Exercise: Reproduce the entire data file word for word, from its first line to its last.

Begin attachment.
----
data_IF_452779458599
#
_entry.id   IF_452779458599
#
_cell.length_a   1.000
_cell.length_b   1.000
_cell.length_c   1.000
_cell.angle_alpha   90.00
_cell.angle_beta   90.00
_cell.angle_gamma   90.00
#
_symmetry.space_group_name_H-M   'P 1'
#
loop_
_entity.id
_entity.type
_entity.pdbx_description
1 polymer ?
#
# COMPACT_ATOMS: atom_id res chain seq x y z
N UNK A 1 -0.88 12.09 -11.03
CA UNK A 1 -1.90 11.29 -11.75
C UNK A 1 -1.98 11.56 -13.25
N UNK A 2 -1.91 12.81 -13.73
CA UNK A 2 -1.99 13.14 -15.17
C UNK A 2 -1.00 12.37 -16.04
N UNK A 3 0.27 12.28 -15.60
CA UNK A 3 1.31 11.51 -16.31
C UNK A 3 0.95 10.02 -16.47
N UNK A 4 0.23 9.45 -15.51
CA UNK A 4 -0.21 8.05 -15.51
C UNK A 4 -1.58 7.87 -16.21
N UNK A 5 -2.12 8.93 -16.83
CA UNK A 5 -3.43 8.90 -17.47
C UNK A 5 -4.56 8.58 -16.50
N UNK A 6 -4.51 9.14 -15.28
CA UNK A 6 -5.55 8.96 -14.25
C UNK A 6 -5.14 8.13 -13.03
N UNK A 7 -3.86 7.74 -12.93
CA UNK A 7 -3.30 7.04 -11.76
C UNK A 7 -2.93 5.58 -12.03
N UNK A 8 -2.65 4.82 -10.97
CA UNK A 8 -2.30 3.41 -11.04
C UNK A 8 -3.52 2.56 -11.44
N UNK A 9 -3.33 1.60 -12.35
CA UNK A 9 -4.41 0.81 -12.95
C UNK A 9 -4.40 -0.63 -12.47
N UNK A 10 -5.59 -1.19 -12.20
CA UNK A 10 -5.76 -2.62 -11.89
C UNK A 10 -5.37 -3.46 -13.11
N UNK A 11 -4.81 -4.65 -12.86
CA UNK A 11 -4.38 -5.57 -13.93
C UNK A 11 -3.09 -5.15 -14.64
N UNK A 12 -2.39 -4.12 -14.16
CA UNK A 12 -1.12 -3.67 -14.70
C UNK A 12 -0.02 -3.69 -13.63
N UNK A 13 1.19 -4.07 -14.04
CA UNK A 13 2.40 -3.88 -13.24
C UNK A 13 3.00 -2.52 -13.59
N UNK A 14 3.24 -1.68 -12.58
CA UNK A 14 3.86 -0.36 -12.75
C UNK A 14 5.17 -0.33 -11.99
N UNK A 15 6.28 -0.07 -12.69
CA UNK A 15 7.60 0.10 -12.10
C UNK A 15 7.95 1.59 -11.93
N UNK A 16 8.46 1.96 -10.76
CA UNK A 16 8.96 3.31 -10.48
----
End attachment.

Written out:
data_IF_452779458599
#
_entry.id   IF_452779458599
#
_cell.length_a   1.000
_cell.length_b   1.000
_cell.length_c   1.000
_cell.angle_alpha   90.00
_cell.angle_beta   90.00
_cell.angle_gamma   90.00
#
_symmetry.space_group_name_H-M   'P 1'
#
loop_
_entity.id
_entity.type
_entity.pdbx_description
1 polymer ?
#
# COMPACT_ATOMS: atom_id res chain seq x y z
N UNK A 1 -0.88 12.09 -11.03
CA UNK A 1 -1.90 11.29 -11.75
C UNK A 1 -1.98 11.56 -13.25
N UNK A 2 -1.91 12.81 -13.73
CA UNK A 2 -1.99 13.14 -15.17
C UNK A 2 -1.00 12.37 -16.04
N UNK A 3 0.27 12.28 -15.60
CA UNK A 3 1.31 11.51 -16.31
C UNK A 3 0.95 10.02 -16.47
N UNK A 4 0.23 9.45 -15.51
CA UNK A 4 -0.21 8.05 -15.51
C UNK A 4 -1.58 7.87 -16.21
N UNK A 5 -2.12 8.93 -16.83
CA UNK A 5 -3.43 8.90 -17.47
C UNK A 5 -4.56 8.58 -16.50
N UNK A 6 -4.51 9.14 -15.28
CA UNK A 6 -5.55 8.96 -14.25
C UNK A 6 -5.14 8.13 -13.03
N UNK A 7 -3.86 7.74 -12.93
CA UNK A 7 -3.30 7.04 -11.76
C UNK A 7 -2.93 5.58 -12.03
N UNK A 8 -2.65 4.82 -10.97
CA UNK A 8 -2.30 3.41 -11.04
C UNK A 8 -3.52 2.56 -11.44
N UNK A 9 -3.33 1.60 -12.35
CA UNK A 9 -4.41 0.81 -12.95
C UNK A 9 -4.40 -0.63 -12.47
N UNK A 10 -5.59 -1.19 -12.20
CA UNK A 10 -5.76 -2.62 -11.89
C UNK A 10 -5.37 -3.46 -13.11
N UNK A 11 -4.81 -4.65 -12.86
CA UNK A 11 -4.38 -5.57 -13.93
C UNK A 11 -3.09 -5.15 -14.64
N UNK A 12 -2.39 -4.12 -14.16
CA UNK A 12 -1.12 -3.67 -14.70
C UNK A 12 -0.02 -3.69 -13.63
N UNK A 13 1.19 -4.07 -14.04
CA UNK A 13 2.40 -3.88 -13.24
C UNK A 13 3.00 -2.52 -13.59
N UNK A 14 3.24 -1.68 -12.58
CA UNK A 14 3.86 -0.36 -12.75
C UNK A 14 5.17 -0.33 -11.99
N UNK A 15 6.28 -0.07 -12.69
CA UNK A 15 7.60 0.10 -12.10
C UNK A 15 7.95 1.59 -11.93
N UNK A 16 8.46 1.96 -10.76
CA UNK A 16 8.96 3.31 -10.48